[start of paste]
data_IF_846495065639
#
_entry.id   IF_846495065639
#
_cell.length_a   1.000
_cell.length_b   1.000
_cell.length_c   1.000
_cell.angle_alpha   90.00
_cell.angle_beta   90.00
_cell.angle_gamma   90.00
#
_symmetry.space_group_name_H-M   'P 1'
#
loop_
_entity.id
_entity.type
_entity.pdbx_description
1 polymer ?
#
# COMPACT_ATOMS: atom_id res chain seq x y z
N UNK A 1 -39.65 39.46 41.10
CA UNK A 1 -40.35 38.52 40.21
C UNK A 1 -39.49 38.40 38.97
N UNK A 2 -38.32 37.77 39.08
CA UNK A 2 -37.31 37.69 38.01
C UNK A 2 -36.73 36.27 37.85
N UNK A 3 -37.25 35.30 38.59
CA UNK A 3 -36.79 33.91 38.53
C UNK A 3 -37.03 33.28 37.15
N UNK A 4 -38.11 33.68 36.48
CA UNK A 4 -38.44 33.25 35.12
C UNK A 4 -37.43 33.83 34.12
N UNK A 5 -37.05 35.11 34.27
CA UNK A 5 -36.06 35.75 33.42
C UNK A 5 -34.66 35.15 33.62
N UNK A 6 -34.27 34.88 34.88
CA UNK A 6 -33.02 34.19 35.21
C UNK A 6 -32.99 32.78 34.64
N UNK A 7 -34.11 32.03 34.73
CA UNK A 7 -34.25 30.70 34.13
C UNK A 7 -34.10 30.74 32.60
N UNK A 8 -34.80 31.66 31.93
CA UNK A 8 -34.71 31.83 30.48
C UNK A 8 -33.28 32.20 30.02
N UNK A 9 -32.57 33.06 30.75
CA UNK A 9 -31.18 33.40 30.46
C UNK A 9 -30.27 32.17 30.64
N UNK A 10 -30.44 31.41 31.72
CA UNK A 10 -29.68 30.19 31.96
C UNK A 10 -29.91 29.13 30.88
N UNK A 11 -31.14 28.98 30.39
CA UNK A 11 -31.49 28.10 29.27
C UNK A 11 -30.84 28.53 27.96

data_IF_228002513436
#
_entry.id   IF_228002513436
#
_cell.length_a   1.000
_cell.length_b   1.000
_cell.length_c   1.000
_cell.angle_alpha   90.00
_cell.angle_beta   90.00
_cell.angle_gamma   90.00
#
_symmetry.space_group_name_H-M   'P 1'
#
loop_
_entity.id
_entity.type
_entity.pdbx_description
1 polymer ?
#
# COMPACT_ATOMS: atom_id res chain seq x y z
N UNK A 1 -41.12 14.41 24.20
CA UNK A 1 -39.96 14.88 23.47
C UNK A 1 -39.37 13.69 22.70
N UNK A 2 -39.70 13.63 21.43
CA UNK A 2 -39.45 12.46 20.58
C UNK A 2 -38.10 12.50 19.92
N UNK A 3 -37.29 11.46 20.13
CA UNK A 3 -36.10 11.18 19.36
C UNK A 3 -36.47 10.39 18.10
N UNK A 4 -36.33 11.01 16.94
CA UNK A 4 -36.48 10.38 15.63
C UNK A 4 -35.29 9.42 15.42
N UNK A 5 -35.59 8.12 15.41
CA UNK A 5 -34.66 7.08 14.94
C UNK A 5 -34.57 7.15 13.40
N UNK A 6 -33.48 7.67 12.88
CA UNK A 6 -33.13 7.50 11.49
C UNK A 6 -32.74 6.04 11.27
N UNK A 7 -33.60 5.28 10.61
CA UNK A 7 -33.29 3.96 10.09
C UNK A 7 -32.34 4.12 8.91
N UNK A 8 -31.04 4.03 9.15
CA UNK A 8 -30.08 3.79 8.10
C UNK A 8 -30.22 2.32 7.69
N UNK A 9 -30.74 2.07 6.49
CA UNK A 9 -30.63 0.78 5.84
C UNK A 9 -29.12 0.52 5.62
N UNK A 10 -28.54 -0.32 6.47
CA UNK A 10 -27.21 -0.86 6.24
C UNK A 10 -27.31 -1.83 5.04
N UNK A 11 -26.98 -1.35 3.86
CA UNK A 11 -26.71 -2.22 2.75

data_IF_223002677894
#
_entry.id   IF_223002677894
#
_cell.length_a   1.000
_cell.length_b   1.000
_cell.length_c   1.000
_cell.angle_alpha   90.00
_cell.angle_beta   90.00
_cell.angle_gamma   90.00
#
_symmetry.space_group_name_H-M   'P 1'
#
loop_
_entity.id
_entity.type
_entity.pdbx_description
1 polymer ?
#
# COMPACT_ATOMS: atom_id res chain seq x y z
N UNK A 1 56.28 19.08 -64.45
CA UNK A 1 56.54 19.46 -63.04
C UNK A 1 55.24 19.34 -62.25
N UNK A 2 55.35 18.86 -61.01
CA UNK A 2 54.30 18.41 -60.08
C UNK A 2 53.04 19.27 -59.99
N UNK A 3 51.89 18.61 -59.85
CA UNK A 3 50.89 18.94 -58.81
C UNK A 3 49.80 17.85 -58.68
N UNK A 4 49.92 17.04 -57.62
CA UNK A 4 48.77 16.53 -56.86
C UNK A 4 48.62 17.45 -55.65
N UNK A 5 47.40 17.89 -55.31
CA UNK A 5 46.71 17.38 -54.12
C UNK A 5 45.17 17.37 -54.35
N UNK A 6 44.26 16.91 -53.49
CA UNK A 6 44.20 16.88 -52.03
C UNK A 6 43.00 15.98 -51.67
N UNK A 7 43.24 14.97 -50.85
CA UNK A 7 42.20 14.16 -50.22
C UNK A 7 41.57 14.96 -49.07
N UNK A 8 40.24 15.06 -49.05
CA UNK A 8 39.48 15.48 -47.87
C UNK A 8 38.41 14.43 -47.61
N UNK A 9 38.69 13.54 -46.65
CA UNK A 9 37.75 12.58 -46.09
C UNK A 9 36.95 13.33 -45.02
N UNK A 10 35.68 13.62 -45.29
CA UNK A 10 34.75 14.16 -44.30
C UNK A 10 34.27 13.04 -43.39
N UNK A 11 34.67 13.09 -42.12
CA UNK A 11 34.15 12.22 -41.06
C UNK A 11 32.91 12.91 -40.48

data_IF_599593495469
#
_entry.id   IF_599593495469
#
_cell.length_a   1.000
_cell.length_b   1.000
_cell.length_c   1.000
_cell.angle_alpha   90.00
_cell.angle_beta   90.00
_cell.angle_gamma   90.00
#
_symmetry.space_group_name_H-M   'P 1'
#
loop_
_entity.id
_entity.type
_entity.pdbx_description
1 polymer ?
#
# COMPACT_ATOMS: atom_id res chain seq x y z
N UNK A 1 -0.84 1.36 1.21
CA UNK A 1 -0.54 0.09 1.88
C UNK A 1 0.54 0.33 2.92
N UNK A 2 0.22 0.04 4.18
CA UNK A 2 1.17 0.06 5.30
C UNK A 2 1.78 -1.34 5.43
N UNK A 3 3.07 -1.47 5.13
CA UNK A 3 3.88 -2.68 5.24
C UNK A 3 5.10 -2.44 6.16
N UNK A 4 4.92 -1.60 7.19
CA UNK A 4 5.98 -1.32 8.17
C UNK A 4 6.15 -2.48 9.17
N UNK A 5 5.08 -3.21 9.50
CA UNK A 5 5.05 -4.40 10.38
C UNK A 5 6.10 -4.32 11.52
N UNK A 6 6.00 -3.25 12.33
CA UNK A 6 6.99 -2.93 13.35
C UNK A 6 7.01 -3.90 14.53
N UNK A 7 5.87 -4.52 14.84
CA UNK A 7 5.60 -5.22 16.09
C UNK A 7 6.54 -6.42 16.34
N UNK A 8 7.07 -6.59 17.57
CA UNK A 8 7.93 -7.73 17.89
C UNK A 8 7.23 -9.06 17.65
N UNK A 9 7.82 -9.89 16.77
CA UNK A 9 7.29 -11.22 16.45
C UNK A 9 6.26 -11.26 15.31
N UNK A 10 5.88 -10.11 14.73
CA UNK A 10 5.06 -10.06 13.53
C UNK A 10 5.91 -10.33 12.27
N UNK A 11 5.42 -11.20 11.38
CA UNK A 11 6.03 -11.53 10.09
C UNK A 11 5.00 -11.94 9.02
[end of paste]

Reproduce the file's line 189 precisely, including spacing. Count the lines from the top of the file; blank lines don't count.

CA UNK A 4 5.98 -1.32 8.17